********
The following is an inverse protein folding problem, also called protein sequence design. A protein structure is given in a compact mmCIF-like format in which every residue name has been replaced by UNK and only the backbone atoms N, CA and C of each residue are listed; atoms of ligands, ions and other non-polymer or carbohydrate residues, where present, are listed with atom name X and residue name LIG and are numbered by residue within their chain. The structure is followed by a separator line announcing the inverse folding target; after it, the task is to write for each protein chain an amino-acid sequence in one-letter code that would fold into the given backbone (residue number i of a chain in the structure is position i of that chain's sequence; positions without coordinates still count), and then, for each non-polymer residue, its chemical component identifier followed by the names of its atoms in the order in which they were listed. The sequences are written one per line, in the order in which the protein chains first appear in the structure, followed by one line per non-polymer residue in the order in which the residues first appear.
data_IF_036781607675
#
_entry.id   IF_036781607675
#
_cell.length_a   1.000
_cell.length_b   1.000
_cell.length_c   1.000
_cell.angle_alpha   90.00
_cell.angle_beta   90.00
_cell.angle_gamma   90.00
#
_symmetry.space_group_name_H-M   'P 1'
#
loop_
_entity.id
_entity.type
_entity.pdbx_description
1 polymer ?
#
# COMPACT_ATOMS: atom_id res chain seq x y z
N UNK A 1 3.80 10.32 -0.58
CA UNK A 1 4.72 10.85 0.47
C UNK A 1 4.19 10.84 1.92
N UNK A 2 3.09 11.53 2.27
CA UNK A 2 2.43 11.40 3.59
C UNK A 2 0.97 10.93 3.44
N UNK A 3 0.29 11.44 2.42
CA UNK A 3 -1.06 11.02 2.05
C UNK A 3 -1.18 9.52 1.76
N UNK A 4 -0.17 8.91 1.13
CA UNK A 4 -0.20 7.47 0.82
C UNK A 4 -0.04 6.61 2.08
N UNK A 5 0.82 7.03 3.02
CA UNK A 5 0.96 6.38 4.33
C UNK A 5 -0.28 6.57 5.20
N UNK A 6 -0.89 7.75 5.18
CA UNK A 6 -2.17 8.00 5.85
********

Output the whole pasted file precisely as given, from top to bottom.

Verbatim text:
The following is an inverse protein folding problem, also called protein sequence design. A protein structure is given in a compact mmCIF-like format in which every residue name has been replaced by UNK and only the backbone atoms N, CA and C of each residue are listed; atoms of ligands, ions and other non-polymer or carbohydrate residues, where present, are listed with atom name X and residue name LIG and are numbered by residue within their chain. The structure is followed by a separator line announcing the inverse folding target; after it, the task is to write for each protein chain an amino-acid sequence in one-letter code that would fold into the given backbone (residue number i of a chain in the structure is position i of that chain's sequence; positions without coordinates still count), and then, for each non-polymer residue, its chemical component identifier followed by the names of its atoms in the order in which they were listed. The sequences are written one per line, in the order in which the protein chains first appear in the structure, followed by one line per non-polymer residue in the order in which the residues first appear.
data_IF_036781607675
#
_entry.id   IF_036781607675
#
_cell.length_a   1.000
_cell.length_b   1.000
_cell.length_c   1.000
_cell.angle_alpha   90.00
_cell.angle_beta   90.00
_cell.angle_gamma   90.00
#
_symmetry.space_group_name_H-M   'P 1'
#
loop_
_entity.id
_entity.type
_entity.pdbx_description
1 polymer ?
#
# COMPACT_ATOMS: atom_id res chain seq x y z
N UNK A 1 3.80 10.32 -0.58
CA UNK A 1 4.72 10.85 0.47
C UNK A 1 4.19 10.84 1.92
N UNK A 2 3.09 11.53 2.27
CA UNK A 2 2.43 11.40 3.59
C UNK A 2 0.97 10.93 3.44
N UNK A 3 0.29 11.44 2.42
CA UNK A 3 -1.06 11.02 2.05
C UNK A 3 -1.18 9.52 1.76
N UNK A 4 -0.17 8.91 1.13
CA UNK A 4 -0.20 7.47 0.82
C UNK A 4 -0.04 6.61 2.08
N UNK A 5 0.82 7.03 3.02
CA UNK A 5 0.96 6.38 4.33
C UNK A 5 -0.28 6.57 5.20
N UNK A 6 -0.89 7.75 5.18
CA UNK A 6 -2.17 8.00 5.85